Chris Knipp Writing: Movies, Politics, Art

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PostPosted: Thu Jan 19, 2017 8:33 am 
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An old woman has been found murdered. A flirty young one has just been released from prison. She meets a slimy accomplice. An oddball is scorned by the local public. The action begins.

The 1946 black and white film Panique, being reissued by Rialto PIctures in a restored version, the under-appreciated French filmmaker Julien Duvivier considered his most personal and fully realized film, and some have thought it the most appropriate of the myriad adaptations from Georges Simenon's writing - though if so truer to the spirit than the letter of its particular source. In Patrice Leconnte's 1989 version the short bald Michel Blanc, in the eponymous lead of Monsieur Hire, better fits Simenon's protagonist than Duvivier's tall, bearded lead, Michel Simon, though the latter may be easier to set off visually from the crowd that excludes and dislikes him. Simon is famous for roles in La Chienne and Boudu Saved from Drowning, as well as Jean Vigo's L’Atalante. In the novella, M. Hire is specified as Jewish, but here his original name is simply shown to be Hirovitch, suggesting he's Polish or Russian. Simon's HIre is defiant, strong-willed, misanthropic man.


Ranking this so high in Duvivier's oeuvre is no small matter. He was admired by Ingmar Bergman and Jean Renoir (as well as Graham Greene and Orson Welles), made 71 films, and counts as the most neglected of the "Big Five" classic French directors, with Renoir, René Clair, Jacques Feyder and Marcel Carné.

Panique, aka Monsieur Hire, is based on Simenon's novella Les Fiançailles de M. Hire, Monsieur Hire's Engagement, from 1933, and one of the earliest of his "hard novels" (romans durs) published between 1931 and 1972, which reflect a deeply dark view of human nature, starkly different from the relatively easygoing and more numerous Maigret mysteries. Though the source novel is pre-war, anticipating Nazism, the film adds a post-Occupation French mood of suspicion and readiness to exact collective revenge.

In the foreground of the action are two very unpleasant people, Alice (Viviane Romance), the woman who just got out of jail, and Alfred (Paul Bernard) the boyfriend/accomplice she took the rap for. He has just performed an even worse deed, as he reveals to Alice, and they set out to pin it on Monsieur Hire, a lonely oddball bachelor nobody likes. Despite his standoffishness, M. Hire is revealed as a perfectly nice guy who has done nothing wrong, but Alice and Alfred pick him as the desirable scapegoat, the more so when they learn he knows Alfred's guilty.


The action is set at the south-end-of-the-Métro-line Paris commune-suburb Villejuif, a Paris that feels as gossipy and intimate as a village. Though the traveling carnival that pops up early on is too big not to be urban, people all know each other; there's no privacy. They're suspicious of Hire because he holds aloof from everyone else's enthusiasms and grievances. He's an unsmiling outsider, a voyeur who spies into the flirty Alice's window from his, and outdoors is always with a camera snapping photos for a personal gallery of "horrors." Alice and Alfred try to hide their preexisting relationship from him at first, but he sees through that. M. Hire is a lonely man disappointed in love whom Alice deceives into thinking that he has a chance with her in order to draw him in and incriminate him.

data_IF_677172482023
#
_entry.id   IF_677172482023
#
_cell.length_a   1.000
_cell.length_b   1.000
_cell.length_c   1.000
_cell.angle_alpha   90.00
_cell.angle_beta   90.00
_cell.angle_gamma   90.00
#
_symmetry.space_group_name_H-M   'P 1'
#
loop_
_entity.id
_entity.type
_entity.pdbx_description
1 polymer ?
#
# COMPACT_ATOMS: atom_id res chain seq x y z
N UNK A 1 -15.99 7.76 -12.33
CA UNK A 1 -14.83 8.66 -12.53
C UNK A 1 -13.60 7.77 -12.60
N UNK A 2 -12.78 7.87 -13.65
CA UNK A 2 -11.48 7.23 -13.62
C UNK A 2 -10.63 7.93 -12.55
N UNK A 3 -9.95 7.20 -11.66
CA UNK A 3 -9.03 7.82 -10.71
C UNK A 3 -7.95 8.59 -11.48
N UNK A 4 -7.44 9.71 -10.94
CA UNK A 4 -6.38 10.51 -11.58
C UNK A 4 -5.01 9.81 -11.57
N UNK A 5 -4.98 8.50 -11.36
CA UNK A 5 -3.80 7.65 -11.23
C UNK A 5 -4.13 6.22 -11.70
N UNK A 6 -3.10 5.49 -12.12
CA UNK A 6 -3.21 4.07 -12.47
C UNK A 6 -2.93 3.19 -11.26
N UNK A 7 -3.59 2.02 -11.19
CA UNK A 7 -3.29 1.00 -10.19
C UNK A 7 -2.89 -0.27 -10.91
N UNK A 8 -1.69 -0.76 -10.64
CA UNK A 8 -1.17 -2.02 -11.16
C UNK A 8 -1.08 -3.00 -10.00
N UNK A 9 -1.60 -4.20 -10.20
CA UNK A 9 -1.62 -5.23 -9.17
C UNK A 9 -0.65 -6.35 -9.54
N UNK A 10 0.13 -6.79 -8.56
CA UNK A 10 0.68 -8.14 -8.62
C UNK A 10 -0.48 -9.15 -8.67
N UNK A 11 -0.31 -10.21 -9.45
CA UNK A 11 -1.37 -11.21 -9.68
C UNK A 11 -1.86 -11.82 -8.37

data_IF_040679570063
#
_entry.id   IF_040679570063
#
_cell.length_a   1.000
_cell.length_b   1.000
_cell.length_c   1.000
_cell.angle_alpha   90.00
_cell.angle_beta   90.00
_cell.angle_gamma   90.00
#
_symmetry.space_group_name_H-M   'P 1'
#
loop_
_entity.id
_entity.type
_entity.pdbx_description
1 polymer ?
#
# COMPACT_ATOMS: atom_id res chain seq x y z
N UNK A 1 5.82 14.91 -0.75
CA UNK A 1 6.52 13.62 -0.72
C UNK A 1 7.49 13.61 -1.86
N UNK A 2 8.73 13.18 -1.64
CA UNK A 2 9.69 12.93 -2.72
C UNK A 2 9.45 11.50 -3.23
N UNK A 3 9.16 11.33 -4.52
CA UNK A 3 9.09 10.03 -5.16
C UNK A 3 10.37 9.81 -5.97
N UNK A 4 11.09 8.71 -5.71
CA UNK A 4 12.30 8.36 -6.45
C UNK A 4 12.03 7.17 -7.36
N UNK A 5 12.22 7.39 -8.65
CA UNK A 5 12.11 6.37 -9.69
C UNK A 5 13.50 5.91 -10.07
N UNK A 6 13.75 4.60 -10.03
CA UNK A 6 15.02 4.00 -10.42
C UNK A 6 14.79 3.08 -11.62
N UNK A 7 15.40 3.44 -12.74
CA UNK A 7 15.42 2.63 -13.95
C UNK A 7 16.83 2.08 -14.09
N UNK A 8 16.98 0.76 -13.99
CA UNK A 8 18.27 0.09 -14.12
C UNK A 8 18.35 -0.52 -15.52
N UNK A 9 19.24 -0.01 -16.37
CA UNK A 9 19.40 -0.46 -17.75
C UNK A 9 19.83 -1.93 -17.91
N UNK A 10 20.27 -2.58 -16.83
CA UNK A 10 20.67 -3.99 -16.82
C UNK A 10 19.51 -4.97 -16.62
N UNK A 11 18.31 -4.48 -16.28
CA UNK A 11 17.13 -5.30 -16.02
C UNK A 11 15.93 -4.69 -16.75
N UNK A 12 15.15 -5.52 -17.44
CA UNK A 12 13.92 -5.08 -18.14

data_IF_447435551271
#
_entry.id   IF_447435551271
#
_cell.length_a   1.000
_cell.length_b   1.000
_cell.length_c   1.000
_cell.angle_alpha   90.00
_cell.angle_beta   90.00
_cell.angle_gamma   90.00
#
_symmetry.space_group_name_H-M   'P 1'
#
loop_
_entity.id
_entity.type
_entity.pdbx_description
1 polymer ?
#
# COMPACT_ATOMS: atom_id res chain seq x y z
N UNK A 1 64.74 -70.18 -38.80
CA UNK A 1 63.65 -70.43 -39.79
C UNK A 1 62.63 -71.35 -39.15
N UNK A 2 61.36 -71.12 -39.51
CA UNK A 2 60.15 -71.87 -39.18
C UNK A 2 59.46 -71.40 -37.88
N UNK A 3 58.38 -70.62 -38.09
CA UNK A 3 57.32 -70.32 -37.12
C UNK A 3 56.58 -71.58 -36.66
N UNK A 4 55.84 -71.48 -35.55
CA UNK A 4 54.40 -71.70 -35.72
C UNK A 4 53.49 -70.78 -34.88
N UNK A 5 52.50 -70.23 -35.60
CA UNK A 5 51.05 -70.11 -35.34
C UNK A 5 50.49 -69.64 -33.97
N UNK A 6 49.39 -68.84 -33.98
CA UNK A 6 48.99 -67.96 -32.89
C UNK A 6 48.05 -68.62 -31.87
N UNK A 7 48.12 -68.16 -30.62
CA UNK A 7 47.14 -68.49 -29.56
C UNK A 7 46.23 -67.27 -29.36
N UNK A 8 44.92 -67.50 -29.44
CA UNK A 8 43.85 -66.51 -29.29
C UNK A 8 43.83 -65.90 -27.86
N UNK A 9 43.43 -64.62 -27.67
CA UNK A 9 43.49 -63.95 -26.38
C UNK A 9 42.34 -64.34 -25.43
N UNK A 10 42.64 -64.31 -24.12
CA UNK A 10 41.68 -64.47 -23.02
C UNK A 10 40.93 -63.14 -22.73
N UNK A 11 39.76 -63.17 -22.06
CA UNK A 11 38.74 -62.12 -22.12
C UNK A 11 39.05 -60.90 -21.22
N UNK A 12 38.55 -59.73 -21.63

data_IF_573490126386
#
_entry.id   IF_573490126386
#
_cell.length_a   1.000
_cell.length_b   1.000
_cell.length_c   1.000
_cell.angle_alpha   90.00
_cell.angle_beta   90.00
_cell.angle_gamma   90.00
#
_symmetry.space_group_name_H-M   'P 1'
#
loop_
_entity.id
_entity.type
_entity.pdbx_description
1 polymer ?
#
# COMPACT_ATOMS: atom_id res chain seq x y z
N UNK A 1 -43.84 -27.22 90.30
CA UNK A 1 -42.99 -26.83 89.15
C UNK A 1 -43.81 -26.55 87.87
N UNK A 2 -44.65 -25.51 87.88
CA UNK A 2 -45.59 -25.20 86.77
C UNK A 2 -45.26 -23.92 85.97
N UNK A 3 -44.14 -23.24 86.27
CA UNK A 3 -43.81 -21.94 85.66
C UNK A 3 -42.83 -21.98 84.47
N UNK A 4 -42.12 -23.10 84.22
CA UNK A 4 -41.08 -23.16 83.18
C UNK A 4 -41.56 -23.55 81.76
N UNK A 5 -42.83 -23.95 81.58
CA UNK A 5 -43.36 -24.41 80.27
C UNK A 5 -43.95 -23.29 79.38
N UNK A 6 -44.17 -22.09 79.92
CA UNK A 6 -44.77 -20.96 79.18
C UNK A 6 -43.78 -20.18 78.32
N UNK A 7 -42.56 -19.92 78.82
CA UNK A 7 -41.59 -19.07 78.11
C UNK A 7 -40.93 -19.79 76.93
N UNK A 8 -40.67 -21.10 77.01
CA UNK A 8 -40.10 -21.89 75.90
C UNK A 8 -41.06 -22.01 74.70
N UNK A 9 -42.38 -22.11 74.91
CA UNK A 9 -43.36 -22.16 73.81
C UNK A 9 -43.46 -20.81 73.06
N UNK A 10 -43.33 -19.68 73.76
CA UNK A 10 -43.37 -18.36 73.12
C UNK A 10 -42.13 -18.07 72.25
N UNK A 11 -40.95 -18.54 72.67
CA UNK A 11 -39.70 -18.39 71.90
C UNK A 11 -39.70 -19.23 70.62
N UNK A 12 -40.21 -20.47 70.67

Duvivier moves back and forth from public to private, neatly balancing collective scenes of the local society with intimate ones. The former are set outside or in a bar restaurant; the latter framed by Alice and Alfred's hiding places, M. hire's cozy second-floor hotel room, his office, where he provides services as a seer, or his long-abandoned house in the suburbs. Later in the film, the carnival is used to create the feeling of a mob.


Blending naturalism and the surreal through the chiaroscuro of dp Nicolas Hayer, the film achieves a mounting tension, leading up to a finale that's been compared to Fritz Lang’s Fury and also recalls early silent period Hitchcock. This was Duvivier's first postwar film after a Hollywood stint. His famous 1930's films include Maria Chapdelaine (which made Jean Gabin a star), La Bandera, La Belle Équipe,Pépé le Moko, and Un Carnet de Bal.

There is an excellent discussion of the film and the novella in the French blog Newstrum - Notes sur le cinéma. Strum knows far more than I do. He brings out the contrasts between book and film and makes them significant. The new rerelease press kit cites a glowing thumbnail rave from Pauline Kael: "Duvivier's psychological thriller is a devastatingly effective job of visual storytelling... in terms of how the sequences are planned, and how they build, it’s an unusual, near-perfect piece of film craftsmanship."

Panique, known in English previously as Panic, 91 mins., debuted at Venice Sept. 1946, opening in France 15 Jan. 1947, US 26 Nov.; eight other countries. This restoration debuted 21 Jan. 2015 at a Angers European First Film Festival; French re-release 30 Mar. 2015 2016 (AlloCiné "Spectateurs" rating 4.2). Digitally restored version debuted at the New York Film Festival's Revivals series 14 Oct. 2016; US rerelease by Rialto 20 Jan. 2017; showing at Film Forum, NYC, 20 Jan.-2 Feb. 2017.

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